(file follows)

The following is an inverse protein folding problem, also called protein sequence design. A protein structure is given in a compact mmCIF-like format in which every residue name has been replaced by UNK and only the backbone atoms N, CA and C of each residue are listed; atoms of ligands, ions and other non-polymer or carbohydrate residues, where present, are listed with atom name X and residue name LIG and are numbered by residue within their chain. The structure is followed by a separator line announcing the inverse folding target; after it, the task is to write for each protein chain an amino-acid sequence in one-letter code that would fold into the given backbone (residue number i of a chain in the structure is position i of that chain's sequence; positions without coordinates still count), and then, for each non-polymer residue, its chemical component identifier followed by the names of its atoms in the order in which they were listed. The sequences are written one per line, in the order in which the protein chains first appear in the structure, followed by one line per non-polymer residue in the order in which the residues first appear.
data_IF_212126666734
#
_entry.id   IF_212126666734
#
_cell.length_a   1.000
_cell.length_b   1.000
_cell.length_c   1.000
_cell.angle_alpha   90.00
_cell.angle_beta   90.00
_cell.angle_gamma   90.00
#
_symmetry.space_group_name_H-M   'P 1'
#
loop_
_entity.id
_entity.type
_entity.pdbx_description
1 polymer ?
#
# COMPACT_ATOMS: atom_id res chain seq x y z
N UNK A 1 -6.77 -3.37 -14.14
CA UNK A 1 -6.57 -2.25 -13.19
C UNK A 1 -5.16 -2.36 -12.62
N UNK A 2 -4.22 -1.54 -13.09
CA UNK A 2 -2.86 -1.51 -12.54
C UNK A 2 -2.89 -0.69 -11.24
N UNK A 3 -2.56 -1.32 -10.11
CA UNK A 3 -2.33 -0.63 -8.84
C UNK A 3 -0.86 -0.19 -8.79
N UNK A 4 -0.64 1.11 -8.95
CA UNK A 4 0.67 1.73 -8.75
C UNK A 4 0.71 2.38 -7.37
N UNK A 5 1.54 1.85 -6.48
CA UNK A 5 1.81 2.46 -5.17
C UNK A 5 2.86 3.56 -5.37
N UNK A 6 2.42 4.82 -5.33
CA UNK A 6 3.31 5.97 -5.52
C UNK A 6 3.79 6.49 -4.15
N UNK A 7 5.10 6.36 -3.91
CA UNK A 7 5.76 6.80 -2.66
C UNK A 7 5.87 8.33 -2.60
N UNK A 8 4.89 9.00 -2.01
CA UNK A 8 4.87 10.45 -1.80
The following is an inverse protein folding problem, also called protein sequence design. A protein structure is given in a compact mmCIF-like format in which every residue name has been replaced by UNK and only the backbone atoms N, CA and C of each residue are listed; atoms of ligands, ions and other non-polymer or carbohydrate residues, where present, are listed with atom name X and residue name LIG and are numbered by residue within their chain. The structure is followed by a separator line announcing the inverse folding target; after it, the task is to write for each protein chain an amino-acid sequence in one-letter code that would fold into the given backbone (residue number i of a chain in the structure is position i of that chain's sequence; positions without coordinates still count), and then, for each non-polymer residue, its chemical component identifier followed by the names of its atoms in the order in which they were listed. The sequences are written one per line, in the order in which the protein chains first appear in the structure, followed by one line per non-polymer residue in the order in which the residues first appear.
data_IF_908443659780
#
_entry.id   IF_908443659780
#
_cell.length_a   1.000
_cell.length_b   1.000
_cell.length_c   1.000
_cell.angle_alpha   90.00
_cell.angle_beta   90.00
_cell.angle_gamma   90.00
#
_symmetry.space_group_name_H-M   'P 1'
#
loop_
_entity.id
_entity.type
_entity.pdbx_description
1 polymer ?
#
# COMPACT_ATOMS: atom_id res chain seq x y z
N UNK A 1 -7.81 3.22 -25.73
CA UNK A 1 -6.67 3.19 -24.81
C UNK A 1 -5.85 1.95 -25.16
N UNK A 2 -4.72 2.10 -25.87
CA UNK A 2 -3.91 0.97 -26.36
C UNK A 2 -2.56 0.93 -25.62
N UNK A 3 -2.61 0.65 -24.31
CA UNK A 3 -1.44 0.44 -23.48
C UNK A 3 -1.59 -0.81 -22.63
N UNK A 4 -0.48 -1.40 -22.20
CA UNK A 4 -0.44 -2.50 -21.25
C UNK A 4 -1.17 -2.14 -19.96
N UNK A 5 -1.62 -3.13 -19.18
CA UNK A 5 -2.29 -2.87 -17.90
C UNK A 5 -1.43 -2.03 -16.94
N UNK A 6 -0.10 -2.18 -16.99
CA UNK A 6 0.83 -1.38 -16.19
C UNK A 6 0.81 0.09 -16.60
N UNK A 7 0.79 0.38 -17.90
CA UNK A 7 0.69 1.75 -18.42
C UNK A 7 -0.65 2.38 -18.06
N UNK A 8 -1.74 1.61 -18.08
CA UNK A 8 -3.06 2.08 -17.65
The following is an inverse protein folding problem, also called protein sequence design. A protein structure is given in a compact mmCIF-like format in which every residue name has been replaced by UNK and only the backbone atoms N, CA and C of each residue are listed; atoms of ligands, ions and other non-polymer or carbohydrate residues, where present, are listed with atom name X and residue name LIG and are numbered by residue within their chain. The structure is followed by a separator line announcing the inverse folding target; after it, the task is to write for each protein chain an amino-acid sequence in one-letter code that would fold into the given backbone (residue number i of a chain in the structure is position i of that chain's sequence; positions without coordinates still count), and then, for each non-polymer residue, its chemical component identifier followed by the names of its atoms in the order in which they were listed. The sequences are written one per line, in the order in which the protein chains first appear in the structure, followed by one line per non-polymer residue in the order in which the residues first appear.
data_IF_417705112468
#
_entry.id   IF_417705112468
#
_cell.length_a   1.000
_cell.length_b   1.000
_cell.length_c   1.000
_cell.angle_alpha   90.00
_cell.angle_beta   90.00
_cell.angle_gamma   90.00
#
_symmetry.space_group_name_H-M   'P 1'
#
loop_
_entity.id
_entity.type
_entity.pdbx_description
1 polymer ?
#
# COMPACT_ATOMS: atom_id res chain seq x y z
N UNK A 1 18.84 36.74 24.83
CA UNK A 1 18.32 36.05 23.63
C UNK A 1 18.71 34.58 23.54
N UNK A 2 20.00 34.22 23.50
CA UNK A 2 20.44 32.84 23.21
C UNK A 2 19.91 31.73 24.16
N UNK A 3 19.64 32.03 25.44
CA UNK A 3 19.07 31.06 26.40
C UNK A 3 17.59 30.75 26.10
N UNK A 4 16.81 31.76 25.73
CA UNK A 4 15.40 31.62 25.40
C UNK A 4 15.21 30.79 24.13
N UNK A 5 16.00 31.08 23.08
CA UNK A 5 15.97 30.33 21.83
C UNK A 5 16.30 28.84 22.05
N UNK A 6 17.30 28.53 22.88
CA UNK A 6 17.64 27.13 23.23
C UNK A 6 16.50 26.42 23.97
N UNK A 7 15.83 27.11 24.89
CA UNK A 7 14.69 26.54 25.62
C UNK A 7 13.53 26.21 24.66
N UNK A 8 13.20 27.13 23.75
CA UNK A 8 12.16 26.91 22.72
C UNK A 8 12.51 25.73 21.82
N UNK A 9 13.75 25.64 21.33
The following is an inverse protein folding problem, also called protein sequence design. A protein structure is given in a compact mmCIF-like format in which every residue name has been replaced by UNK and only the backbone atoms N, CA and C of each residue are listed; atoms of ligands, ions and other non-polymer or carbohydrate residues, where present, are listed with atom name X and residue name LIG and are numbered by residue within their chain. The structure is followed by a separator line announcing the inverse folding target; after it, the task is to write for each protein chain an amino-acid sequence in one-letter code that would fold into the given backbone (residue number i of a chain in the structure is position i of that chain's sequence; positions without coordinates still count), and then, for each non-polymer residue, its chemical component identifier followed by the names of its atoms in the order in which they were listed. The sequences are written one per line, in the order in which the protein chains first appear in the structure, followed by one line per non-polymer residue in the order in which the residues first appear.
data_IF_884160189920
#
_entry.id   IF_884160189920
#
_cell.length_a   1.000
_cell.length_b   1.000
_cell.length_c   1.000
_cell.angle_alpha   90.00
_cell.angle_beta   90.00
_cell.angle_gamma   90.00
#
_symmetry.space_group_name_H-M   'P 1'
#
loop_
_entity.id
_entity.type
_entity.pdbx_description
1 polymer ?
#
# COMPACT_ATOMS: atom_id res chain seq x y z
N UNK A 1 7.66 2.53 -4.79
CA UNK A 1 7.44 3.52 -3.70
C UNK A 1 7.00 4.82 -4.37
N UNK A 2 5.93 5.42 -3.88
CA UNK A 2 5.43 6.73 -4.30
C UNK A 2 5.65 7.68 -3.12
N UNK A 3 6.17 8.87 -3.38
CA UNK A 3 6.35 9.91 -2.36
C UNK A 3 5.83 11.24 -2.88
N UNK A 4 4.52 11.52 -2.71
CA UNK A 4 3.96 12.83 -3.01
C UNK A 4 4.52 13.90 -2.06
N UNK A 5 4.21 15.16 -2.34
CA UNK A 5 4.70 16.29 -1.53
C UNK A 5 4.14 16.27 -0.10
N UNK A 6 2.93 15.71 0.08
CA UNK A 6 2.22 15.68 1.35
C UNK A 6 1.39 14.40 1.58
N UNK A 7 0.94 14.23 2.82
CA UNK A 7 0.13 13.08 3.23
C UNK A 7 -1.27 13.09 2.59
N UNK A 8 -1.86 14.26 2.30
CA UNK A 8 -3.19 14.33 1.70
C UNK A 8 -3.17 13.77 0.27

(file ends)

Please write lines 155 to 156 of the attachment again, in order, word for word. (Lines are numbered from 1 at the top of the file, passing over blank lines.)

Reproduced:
# COMPACT_ATOMS: atom_id res chain seq x y z
N UNK A 1 7.66 2.53 -4.79